Discouraged that Moshiach has not Come?

In the following dialog JDM wrote that he has a friend, who is begining to become frum. He is concerned that she will burn out and become discouraged in Moshiach does not come soon.

JDM: We do have a guarantee from Hashem that Mashiach will come....but that assumes the belief in Hashem. I am sure that it can be proven, and I am not interested in getting into that kind of discussion (not now during finals!). Part of the problem is that my friend is getting discouraged, whether that is appropriate or not, that is the reality. That discouragement has led to doubts in Mashiach, which then link back to doubts of Hashem. Someone explained that there are things that we know and things that we believe. Mashiach is one that we believe. What is a belief? A belief is something that we can not prove until it happens. We believe in Techias Hameisim, and Mashiach, which means that until they happen we can not prove them. The only possible proof is that things are fulfilling prophecies, or that G-d has only fulfilled half of a promise so therefore he will fulfill the second half. These are all good answers, but it can still leave doubts unless a person decides to believe one way or the other. Take care.

Answer: Merrirus and Atzvus

There are lots of reasons for disapointment, discouragement, and despair in the world:

  1. Not finding a Shidduch
  2. Being a refusnik for many years.
  3. Being a Syrian Jew unable to emigrate.
  4. Being put in a concentration camp.
  5. Spending 210 years in slavery in Egypt.
  6. The delay in the arrival of the Moshiach

But because we have bitachon (trust) in the Eibishter (G-D) we do not allow these disappointments overcome us, and chas-v'sholem certainly not doubt in HaShem.

Now, with respect to your friend, I have said that I felt that the dissapointment was a sign of a positive healthy response, but let me be a bit more precise:

Chassidus explains that there are two types of dissapointment:

  1. Merrirus (bitterness)
  2. Atzvus (sadness)

Merrirus is a healthy response to the disapointments of the world. We are bothered by our failures, bothered on Yom Kippur (or more frequently !) by our sins, upset at our lazyness, or at the stupidty and cruelty of the world. The fact that we have been a refusnik, slave, etc, for many years deeply hurts us. The question is what is our response. Merrirus is a healthy response. It is the bitterness that leads to action. We write letters about Soviet Jews, we make lists about how we are going to act better. We take stock of our faults, and make resolutions.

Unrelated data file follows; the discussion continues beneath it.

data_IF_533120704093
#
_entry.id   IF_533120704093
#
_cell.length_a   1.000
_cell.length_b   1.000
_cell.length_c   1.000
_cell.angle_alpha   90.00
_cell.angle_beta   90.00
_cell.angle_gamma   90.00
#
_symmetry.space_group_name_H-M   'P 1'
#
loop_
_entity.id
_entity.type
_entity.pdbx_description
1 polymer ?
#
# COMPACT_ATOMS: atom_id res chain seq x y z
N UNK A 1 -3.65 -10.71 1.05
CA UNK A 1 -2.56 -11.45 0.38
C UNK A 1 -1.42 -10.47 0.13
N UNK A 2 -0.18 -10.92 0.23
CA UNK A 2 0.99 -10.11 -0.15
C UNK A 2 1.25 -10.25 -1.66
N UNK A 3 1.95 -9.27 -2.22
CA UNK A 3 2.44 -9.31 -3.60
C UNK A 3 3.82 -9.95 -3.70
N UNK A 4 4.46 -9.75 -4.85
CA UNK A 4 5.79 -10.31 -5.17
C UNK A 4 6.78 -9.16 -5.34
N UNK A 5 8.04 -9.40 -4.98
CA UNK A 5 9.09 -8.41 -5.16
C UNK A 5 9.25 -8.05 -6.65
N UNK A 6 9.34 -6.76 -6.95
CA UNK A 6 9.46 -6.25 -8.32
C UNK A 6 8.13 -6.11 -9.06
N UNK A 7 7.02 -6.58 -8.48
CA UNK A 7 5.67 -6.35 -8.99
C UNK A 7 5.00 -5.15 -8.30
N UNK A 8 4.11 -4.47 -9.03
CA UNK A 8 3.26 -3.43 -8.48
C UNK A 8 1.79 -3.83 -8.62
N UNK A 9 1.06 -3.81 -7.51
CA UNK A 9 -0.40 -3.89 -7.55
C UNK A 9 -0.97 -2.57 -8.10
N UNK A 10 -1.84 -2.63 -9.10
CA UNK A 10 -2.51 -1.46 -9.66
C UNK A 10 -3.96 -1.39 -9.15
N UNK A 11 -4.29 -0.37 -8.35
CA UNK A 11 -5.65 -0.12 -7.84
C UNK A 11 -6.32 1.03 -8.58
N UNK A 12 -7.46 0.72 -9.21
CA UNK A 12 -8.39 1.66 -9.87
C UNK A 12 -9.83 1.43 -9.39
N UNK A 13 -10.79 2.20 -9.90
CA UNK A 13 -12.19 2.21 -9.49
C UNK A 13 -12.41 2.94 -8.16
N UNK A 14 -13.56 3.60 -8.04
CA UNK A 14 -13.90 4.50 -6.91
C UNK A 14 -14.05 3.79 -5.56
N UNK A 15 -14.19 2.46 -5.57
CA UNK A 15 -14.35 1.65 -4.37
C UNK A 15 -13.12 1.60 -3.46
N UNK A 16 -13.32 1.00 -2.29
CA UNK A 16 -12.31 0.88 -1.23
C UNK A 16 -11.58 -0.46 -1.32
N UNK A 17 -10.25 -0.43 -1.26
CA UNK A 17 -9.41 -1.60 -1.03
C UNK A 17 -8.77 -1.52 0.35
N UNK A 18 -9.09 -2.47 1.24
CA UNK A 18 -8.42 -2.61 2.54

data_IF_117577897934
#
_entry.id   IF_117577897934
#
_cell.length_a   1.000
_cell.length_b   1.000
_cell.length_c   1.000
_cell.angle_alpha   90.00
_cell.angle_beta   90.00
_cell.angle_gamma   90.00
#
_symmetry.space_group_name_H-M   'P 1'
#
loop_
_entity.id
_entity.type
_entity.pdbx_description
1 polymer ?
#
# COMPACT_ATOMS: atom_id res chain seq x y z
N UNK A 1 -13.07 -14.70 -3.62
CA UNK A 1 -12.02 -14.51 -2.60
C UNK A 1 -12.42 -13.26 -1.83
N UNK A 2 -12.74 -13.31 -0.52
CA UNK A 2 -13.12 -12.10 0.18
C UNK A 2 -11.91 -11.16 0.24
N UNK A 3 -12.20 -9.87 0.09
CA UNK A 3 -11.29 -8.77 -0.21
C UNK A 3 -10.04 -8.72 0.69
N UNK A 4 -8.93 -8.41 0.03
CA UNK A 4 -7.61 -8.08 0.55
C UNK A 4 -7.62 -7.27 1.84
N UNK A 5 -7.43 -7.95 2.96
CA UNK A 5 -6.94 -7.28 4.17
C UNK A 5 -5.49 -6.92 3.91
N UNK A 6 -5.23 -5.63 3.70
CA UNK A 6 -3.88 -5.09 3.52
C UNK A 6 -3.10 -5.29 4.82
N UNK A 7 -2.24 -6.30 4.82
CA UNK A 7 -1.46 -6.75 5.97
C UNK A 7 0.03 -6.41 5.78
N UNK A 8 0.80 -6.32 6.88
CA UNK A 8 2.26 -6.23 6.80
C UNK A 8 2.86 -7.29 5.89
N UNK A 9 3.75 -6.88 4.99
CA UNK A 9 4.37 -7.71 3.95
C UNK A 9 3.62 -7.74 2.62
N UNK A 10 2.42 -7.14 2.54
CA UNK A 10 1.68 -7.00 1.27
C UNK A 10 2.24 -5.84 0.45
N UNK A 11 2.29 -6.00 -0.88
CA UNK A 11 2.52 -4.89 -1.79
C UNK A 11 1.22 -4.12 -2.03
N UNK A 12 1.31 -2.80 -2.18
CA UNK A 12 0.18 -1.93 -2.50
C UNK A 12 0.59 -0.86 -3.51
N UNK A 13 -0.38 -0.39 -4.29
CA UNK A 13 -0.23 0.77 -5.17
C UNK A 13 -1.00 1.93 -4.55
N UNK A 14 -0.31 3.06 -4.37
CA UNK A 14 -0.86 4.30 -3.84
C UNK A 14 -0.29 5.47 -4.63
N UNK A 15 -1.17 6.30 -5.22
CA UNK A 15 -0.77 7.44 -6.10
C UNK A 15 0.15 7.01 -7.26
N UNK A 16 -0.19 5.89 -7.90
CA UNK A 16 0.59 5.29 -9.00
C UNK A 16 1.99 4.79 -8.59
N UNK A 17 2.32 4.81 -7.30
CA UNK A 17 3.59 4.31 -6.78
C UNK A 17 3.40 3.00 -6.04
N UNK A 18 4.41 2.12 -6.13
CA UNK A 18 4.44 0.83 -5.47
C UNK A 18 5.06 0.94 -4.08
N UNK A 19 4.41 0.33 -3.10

kula.jpg (16023 bytes)Aztvus on the other hand is closely connected (grammatically, and according to Chassidus) with Atzlus (lazyness) it is the sadness that leads to depression and inaction. It is the throwing up of one's hands, the lying under ones covers all day, and the doubting in the Eibishter. One gives up looking for job interviews, and walks around too depressed to take an active approach to tackling the problem.

Perhaps you can convey this approach to your friend. That there are two ways to RESPOND to the fact that Moshiach has not yet arrived. We don't stop saying the line in the Shemonah Esrah: "Lshuasecha, kvisi kol Hayom" we don't stop hoping for the comming of Moshiach. That is the atzvus (in the sense of abandonment) approach, which I have characterized as immature. Instead, the appropriate response is merrirus. A bitterness that leads to actions. Actions such as greater involvement in mitzvot, more involvement in dispelling misconceptions about Moshiach (through more publicity, by making oneself more knowledgable), more intention in one's davening and avodah.

If she would like, there is a four tape set that talks about Simcha, merrirus and atzvus available from MACHON CHANA tapes by Rabbi Majeski. These tapes deal in a very accesable way with how to deal with dissapointments, anger, etc. Machon Chana is a school for women baaley teshuva in Crown Heights, and from what you are saying it seems like this lecture series is geared exactly to womeon similiar to your friend. [Side issue: do women have more problems with depression and sadness?]

Author: Yechezkal-Shimon Gutfreund